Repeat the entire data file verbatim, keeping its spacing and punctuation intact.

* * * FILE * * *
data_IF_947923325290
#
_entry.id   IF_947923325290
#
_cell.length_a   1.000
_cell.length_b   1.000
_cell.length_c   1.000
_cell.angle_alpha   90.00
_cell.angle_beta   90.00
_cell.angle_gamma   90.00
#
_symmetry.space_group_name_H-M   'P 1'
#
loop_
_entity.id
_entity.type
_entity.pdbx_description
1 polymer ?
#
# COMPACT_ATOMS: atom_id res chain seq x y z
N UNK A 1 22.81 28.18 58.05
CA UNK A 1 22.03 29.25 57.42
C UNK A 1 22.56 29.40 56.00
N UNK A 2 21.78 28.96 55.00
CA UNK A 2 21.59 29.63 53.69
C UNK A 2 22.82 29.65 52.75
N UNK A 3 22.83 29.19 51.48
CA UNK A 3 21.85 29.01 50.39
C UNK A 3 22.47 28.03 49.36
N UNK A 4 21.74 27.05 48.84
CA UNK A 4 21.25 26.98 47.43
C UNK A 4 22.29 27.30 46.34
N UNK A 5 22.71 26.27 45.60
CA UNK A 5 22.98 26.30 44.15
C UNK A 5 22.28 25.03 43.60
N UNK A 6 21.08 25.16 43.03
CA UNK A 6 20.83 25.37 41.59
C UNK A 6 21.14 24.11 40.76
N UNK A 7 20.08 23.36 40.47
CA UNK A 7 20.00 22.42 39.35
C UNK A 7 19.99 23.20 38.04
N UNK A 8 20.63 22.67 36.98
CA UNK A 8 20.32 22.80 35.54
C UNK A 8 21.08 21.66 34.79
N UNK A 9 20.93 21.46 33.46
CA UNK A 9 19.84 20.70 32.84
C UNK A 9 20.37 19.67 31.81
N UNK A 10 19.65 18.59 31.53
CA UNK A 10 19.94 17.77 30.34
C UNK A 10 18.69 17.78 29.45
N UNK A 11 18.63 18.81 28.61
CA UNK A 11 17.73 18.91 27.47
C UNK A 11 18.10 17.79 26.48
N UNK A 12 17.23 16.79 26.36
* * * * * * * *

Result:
data_IF_947923325290
#
_entry.id   IF_947923325290
#
_cell.length_a   1.000
_cell.length_b   1.000
_cell.length_c   1.000
_cell.angle_alpha   90.00
_cell.angle_beta   90.00
_cell.angle_gamma   90.00
#
_symmetry.space_group_name_H-M   'P 1'
#
loop_
_entity.id
_entity.type
_entity.pdbx_description
1 polymer ?
#
# COMPACT_ATOMS: atom_id res chain seq x y z
N UNK A 1 22.81 28.18 58.05
CA UNK A 1 22.03 29.25 57.42
C UNK A 1 22.56 29.40 56.00
N UNK A 2 21.78 28.96 55.00
CA UNK A 2 21.59 29.63 53.69
C UNK A 2 22.82 29.65 52.75
N UNK A 3 22.83 29.19 51.48
CA UNK A 3 21.85 29.01 50.39
C UNK A 3 22.47 28.03 49.36
N UNK A 4 21.74 27.05 48.84
CA UNK A 4 21.25 26.98 47.43
C UNK A 4 22.29 27.30 46.34
N UNK A 5 22.71 26.27 45.60
CA UNK A 5 22.98 26.30 44.15
C UNK A 5 22.28 25.03 43.60
N UNK A 6 21.08 25.16 43.03
CA UNK A 6 20.83 25.37 41.59
C UNK A 6 21.14 24.11 40.76
N UNK A 7 20.08 23.36 40.47
CA UNK A 7 20.00 22.42 39.35
C UNK A 7 19.99 23.20 38.04
N UNK A 8 20.63 22.67 36.98
CA UNK A 8 20.32 22.80 35.54
C UNK A 8 21.08 21.66 34.79
N UNK A 9 20.93 21.46 33.46
CA UNK A 9 19.84 20.70 32.84
C UNK A 9 20.37 19.67 31.81
N UNK A 10 19.65 18.59 31.53
CA UNK A 10 19.94 17.77 30.34
C UNK A 10 18.69 17.78 29.45
N UNK A 11 18.63 18.81 28.61
CA UNK A 11 17.73 18.91 27.47
C UNK A 11 18.10 17.79 26.48
N UNK A 12 17.23 16.79 26.36